What does countdown latch do?

The article is short. I haven't explained some top-level methods of AQS, such as releaseShared, because these are the categories of AQS. You can see another article about AQS—— AQS.

CountDownLatch is generally referred to as a "counter". Its function is to count until the number reaches a certain point. It can be used for functions such as process control. A large process is divided into multiple sub processes, and then the large process does not move until all the sub processes are completed (the sub processes should be independent of each other unless the correlation between the two processes can be well controlled). After all the sub processes are completed, the large process starts to operate.

  very abstract, small problem. The following two sections may enable you to understand the usage and internal implementation of CountDownLatch.

1. Use of countdownlatch

  suppose we want to start a fund-raising project of 3 yuan, and limit everyone to donate only 1 yuan at a time. When we raise 3 yuan, we will donate the money to myself immediately. If you still want to donate after collecting it, I will tell you that the project has been completed. I won't accept your one yuan. Go and buy ice cream by yourself; If I don't get it all together, my collection box will be hanging here all the time. This scenario can be simulated with CountDownLatch.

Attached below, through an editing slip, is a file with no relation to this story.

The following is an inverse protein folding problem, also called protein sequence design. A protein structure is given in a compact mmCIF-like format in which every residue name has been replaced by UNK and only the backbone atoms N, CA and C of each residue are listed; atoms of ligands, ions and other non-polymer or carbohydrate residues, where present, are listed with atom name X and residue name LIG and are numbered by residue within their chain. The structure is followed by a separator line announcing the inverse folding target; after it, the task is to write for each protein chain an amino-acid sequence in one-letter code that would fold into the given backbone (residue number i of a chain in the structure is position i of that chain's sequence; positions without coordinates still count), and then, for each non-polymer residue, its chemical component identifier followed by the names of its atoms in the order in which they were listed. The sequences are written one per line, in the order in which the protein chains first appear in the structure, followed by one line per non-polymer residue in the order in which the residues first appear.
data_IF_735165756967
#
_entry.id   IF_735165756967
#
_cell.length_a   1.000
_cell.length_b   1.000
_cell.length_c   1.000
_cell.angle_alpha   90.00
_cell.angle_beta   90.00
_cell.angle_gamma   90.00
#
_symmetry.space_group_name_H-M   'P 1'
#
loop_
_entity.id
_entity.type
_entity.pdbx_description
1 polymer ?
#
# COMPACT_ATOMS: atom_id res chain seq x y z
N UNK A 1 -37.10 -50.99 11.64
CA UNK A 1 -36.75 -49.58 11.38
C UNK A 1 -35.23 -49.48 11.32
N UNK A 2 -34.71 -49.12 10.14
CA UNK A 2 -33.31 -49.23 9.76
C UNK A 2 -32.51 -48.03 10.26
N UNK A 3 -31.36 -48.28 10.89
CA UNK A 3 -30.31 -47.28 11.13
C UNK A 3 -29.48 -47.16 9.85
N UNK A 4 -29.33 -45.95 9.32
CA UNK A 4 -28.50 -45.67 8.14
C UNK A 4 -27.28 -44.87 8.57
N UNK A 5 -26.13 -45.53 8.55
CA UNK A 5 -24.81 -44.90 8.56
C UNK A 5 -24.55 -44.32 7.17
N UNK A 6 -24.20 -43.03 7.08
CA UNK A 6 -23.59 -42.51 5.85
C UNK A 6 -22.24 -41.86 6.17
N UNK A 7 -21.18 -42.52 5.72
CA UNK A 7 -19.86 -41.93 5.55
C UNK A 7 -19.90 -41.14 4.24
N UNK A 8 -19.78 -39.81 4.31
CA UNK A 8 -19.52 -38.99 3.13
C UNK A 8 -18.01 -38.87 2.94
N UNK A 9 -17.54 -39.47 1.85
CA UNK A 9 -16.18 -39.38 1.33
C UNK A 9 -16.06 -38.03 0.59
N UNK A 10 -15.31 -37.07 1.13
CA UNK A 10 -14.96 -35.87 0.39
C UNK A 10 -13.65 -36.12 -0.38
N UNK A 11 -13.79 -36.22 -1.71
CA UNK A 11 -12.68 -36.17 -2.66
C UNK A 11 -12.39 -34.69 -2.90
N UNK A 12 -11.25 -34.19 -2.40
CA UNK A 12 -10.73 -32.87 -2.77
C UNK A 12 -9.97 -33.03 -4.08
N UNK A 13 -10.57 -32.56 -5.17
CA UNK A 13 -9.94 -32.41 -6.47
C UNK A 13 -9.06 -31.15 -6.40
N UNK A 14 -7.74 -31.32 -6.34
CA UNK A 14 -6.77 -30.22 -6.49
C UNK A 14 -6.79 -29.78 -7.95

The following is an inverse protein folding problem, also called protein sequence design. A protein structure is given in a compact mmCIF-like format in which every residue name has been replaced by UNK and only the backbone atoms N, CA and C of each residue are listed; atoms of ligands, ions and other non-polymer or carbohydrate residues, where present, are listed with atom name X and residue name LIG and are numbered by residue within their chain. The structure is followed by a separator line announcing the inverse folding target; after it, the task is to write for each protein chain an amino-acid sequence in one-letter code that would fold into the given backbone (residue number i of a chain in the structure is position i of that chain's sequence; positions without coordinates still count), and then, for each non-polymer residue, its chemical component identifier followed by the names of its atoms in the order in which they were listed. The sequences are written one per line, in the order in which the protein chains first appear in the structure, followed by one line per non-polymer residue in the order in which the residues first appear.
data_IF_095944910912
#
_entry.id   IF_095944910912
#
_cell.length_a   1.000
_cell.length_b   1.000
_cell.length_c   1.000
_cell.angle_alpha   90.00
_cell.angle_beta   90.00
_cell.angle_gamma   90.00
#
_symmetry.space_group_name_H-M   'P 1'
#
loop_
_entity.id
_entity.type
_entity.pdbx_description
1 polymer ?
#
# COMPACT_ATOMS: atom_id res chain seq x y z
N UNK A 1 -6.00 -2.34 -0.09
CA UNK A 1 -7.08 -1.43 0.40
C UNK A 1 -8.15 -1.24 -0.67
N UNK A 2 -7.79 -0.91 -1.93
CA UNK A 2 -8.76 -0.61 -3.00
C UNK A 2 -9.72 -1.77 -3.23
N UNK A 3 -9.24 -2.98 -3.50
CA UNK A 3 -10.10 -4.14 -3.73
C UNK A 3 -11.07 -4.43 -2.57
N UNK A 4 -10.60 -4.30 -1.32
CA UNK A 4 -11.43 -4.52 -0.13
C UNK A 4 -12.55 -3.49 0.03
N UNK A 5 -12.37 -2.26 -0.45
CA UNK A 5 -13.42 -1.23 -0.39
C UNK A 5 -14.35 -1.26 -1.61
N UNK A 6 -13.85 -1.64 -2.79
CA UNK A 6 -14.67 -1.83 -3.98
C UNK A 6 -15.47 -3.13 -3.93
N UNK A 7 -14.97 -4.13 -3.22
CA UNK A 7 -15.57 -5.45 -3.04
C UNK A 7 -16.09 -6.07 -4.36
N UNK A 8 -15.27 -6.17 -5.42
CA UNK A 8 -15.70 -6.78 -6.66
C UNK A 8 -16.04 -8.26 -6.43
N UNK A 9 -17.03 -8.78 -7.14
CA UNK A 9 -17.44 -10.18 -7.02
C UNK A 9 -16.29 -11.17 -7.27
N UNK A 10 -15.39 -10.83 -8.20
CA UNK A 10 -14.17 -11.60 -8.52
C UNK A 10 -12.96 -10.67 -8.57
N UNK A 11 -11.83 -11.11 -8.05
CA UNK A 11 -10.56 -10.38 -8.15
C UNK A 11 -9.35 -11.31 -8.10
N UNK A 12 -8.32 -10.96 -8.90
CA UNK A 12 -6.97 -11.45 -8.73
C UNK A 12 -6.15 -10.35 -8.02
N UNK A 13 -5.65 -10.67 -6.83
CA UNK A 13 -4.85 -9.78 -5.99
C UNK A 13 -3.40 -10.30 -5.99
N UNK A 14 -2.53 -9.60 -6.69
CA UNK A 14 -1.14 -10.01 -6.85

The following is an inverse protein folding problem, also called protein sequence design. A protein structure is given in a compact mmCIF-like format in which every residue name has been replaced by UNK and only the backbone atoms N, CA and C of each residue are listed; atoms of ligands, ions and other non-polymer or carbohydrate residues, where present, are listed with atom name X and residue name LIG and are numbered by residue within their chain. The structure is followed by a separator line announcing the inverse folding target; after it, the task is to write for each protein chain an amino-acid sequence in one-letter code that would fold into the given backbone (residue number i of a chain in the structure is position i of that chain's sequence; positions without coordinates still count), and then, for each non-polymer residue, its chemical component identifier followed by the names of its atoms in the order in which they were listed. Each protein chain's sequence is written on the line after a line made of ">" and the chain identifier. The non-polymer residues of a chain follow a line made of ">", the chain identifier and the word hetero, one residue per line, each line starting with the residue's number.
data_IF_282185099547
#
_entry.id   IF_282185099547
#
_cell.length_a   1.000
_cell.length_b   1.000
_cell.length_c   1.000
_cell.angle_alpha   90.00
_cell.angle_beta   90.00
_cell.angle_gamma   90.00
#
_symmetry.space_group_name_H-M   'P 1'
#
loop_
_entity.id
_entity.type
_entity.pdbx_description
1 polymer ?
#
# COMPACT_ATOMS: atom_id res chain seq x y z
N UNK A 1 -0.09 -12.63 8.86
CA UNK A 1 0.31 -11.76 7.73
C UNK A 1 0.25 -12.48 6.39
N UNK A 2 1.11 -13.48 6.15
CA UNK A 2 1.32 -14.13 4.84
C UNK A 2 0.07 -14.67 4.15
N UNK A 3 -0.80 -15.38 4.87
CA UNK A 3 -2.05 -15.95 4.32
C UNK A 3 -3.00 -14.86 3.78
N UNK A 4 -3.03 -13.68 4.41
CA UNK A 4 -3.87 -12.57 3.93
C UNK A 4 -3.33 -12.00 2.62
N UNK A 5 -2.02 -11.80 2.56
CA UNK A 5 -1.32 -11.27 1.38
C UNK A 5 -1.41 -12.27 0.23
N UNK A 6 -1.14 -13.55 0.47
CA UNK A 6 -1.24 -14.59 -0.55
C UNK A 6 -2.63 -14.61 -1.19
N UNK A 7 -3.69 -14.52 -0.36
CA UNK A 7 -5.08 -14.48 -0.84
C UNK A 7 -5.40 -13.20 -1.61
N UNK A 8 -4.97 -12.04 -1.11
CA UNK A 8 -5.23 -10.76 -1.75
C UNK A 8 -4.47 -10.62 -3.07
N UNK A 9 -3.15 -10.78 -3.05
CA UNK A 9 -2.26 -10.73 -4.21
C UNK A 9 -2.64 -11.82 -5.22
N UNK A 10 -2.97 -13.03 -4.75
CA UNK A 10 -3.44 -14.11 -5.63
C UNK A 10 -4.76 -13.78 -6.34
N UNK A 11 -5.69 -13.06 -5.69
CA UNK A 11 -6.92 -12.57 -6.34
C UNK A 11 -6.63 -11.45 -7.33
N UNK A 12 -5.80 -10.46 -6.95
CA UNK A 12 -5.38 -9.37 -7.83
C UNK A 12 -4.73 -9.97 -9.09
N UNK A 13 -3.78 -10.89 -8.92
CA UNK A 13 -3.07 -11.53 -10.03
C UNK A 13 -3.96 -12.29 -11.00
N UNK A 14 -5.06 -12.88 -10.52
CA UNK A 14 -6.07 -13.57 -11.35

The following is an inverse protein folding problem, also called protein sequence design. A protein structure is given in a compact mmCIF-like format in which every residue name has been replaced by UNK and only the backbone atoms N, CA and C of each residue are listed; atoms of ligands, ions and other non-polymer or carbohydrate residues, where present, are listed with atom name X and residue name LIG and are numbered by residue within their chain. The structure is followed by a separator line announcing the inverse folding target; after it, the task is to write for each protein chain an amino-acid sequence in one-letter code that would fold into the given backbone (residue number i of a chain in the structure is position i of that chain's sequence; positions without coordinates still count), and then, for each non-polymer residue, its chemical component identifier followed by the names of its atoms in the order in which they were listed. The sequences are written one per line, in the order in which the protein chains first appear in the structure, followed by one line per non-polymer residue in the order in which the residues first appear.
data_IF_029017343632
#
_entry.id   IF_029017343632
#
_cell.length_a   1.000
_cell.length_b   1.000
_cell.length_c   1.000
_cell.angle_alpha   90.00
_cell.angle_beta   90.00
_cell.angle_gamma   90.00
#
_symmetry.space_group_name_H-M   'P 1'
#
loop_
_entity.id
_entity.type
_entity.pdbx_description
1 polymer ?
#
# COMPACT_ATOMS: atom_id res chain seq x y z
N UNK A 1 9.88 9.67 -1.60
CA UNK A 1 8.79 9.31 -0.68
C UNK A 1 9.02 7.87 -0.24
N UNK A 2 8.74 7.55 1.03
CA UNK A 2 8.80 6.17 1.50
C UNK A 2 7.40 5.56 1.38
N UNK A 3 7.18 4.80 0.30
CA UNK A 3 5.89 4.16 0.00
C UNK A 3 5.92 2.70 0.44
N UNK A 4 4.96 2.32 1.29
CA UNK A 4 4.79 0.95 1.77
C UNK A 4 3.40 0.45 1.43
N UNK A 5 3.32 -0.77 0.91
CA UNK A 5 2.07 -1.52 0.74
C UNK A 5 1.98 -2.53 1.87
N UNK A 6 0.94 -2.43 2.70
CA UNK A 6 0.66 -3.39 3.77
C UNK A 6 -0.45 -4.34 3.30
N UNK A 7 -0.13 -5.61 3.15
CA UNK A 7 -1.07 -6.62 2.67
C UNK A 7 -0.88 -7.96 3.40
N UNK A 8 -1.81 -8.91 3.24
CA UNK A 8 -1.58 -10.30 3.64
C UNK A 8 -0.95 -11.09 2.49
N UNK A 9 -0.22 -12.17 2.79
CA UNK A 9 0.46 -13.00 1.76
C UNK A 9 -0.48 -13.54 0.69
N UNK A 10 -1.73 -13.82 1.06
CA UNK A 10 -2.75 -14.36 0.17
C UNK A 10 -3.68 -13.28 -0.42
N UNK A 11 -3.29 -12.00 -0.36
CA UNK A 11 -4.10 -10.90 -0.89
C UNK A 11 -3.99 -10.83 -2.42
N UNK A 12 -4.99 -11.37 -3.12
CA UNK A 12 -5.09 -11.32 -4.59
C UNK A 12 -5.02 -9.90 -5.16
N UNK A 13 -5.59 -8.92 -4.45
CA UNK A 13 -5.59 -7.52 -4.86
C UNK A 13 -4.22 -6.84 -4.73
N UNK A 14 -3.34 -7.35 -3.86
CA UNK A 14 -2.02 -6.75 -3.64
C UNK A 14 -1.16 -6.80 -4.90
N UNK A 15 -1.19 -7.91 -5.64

just look at the demo:

public static void main(String[] args) throws InterruptedException {
    
    // Fund raising project = ========> start, target 3 yuan
    CountDownLatch countDownLatch = new CountDownLatch(3);
    ThreadPoolExecutor executor = ThreadPoolProvider.getInstance();
    executor.execute(() -> {
        try {
            TimeUnit.MILLISECONDS.sleep(100);
            System.err.println("Zhang 1 is going to donate a dollar");
            countDownLatch.countDown();
            System.err.println("Zhang 1 donated a dollar");